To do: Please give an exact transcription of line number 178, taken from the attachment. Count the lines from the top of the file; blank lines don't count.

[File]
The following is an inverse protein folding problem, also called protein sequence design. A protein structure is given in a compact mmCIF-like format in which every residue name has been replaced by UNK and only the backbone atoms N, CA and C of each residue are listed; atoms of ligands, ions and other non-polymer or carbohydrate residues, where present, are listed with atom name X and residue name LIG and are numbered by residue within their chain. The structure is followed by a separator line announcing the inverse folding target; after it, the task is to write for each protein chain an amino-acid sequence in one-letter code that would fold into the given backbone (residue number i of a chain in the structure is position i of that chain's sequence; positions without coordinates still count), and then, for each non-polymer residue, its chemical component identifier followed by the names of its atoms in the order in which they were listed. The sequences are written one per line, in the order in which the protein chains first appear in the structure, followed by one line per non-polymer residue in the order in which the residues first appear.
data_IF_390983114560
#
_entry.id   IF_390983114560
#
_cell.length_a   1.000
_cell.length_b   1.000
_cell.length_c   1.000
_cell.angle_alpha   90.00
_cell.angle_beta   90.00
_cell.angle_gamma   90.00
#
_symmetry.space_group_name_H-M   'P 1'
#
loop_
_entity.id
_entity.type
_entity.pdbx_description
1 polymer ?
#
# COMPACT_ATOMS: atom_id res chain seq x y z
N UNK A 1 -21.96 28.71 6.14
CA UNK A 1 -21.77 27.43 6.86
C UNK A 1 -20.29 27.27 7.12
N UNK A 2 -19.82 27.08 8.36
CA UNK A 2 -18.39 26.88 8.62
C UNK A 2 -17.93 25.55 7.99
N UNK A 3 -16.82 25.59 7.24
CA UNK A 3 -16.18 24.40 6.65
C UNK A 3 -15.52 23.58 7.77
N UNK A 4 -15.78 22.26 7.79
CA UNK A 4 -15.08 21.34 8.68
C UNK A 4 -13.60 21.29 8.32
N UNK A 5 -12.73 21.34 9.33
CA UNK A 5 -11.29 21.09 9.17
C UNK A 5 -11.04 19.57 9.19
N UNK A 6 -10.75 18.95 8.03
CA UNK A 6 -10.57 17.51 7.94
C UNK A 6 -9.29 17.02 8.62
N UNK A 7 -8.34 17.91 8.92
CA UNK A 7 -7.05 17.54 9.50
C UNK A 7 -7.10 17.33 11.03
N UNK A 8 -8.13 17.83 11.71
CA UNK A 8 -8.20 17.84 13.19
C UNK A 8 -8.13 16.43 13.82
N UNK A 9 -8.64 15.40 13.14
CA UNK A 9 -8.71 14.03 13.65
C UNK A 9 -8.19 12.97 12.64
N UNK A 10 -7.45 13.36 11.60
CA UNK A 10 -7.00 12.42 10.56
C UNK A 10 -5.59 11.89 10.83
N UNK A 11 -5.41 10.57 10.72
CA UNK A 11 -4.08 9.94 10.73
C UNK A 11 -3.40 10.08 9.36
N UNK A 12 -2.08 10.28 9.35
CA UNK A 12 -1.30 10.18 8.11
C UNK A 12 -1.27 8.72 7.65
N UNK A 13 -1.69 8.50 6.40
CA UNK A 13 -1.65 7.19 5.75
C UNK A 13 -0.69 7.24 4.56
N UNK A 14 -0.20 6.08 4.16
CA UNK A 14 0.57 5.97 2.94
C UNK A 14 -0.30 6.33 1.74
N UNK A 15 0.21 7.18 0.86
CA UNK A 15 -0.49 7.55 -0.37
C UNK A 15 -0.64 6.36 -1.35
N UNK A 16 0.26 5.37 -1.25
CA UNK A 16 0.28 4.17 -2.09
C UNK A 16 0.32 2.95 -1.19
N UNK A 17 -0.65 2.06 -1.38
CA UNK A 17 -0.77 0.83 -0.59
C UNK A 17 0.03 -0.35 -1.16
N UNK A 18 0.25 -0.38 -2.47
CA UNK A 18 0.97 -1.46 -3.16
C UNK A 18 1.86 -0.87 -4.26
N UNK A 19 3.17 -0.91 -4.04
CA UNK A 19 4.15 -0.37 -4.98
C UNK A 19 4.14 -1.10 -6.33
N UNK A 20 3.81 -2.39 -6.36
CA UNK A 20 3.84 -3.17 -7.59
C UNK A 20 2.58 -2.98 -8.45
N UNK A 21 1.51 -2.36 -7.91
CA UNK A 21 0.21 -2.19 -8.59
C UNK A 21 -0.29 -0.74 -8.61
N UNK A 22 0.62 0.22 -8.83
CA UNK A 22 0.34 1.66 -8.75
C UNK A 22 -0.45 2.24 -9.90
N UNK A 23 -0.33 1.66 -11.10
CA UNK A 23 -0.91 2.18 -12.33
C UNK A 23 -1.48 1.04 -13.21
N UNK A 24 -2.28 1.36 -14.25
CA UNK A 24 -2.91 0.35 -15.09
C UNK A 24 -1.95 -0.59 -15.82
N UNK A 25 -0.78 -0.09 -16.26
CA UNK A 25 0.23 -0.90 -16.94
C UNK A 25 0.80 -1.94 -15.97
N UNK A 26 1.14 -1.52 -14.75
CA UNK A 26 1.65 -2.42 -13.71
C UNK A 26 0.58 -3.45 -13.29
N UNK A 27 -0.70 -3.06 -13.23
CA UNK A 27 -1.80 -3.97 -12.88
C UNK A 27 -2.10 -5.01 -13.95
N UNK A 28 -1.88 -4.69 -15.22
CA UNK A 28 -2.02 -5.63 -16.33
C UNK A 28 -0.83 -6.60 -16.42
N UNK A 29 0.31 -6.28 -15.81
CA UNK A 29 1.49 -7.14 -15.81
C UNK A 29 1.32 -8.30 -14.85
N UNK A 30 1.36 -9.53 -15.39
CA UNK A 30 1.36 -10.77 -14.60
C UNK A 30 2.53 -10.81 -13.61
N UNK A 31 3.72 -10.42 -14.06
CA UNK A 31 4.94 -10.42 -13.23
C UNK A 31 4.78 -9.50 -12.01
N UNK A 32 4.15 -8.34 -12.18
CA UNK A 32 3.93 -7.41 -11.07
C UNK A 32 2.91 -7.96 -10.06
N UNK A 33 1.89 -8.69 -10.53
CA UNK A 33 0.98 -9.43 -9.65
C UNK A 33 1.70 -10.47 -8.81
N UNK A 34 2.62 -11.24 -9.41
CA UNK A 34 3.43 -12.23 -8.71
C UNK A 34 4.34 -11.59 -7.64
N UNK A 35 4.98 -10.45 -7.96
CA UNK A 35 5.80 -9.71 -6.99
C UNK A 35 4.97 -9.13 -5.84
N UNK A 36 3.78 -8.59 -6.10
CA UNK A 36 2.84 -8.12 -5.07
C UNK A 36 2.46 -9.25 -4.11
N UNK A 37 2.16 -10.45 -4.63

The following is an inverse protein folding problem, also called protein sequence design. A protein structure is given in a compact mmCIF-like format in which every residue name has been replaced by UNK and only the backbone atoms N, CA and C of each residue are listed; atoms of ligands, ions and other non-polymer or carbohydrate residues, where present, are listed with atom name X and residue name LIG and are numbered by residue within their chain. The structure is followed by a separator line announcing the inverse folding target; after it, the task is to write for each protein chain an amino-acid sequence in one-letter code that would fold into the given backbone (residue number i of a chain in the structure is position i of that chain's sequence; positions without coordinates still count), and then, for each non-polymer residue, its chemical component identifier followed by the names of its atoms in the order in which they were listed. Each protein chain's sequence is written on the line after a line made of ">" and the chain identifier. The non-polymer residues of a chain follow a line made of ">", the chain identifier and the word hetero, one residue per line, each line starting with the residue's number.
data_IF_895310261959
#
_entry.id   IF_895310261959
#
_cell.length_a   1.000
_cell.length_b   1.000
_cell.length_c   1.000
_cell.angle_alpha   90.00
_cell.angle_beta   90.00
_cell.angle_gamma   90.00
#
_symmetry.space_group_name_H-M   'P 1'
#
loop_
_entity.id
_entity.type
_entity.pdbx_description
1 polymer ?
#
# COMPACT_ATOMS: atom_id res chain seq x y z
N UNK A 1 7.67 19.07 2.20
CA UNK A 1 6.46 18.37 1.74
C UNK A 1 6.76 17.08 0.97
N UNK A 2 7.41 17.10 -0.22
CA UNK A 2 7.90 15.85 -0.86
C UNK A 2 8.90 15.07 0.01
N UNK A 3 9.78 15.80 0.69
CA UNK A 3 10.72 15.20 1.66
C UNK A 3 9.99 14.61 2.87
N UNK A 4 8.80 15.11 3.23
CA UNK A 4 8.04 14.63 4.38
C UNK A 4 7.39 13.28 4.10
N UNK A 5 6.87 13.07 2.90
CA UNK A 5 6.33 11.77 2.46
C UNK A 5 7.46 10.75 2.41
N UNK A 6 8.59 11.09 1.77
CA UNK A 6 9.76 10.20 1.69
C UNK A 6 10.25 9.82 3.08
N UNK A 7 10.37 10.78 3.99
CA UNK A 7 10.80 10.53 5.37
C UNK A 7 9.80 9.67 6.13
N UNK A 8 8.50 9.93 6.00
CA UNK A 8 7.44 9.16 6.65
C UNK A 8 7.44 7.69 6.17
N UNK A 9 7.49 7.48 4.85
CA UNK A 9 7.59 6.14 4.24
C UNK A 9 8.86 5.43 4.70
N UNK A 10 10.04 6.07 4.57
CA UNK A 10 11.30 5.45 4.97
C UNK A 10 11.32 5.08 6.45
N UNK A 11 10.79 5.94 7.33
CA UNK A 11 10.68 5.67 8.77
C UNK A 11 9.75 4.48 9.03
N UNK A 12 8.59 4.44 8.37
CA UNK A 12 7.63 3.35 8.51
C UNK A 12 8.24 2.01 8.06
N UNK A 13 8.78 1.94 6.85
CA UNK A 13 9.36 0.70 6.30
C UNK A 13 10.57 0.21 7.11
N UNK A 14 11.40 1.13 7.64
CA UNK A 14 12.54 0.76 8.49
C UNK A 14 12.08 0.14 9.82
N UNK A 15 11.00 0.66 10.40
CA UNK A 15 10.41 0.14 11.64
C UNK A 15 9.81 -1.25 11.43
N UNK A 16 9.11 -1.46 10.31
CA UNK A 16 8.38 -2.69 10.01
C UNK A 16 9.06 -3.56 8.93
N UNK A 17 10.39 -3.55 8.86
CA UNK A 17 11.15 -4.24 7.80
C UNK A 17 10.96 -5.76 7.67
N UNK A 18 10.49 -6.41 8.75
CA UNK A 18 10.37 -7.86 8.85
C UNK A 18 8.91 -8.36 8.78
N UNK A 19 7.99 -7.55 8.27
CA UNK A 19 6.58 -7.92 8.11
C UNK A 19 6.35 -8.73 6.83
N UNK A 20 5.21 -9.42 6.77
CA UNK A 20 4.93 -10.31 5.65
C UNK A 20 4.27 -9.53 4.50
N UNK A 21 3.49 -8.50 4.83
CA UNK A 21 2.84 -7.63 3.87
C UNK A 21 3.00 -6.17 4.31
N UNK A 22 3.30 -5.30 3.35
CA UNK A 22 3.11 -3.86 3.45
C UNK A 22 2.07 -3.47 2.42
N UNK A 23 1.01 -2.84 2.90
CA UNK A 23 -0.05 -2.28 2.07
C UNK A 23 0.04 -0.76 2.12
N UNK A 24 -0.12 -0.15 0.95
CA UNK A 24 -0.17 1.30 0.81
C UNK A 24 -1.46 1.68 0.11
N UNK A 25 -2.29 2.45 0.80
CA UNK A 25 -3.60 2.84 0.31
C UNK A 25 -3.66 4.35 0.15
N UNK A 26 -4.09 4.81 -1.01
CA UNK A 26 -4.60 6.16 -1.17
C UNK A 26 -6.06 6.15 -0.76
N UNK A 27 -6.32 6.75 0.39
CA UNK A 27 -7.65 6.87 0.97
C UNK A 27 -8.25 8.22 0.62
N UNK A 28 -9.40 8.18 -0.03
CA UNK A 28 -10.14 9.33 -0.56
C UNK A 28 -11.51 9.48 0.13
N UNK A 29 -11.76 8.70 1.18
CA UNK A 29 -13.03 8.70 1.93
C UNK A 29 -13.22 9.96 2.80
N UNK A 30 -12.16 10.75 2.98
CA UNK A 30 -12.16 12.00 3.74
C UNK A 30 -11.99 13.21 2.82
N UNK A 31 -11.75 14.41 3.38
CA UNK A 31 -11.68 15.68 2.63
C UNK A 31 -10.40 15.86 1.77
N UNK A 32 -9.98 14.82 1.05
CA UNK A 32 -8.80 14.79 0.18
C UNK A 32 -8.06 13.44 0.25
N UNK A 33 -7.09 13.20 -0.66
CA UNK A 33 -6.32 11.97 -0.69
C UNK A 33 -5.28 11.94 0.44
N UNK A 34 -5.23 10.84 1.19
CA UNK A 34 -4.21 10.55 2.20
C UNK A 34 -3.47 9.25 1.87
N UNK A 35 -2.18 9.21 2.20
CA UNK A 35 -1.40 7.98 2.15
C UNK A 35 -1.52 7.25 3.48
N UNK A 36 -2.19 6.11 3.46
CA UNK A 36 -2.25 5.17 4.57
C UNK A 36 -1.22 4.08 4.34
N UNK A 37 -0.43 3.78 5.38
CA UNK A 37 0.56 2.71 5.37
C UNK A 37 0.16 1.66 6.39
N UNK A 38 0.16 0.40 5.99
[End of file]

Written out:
C UNK A 9 8.86 5.43 4.70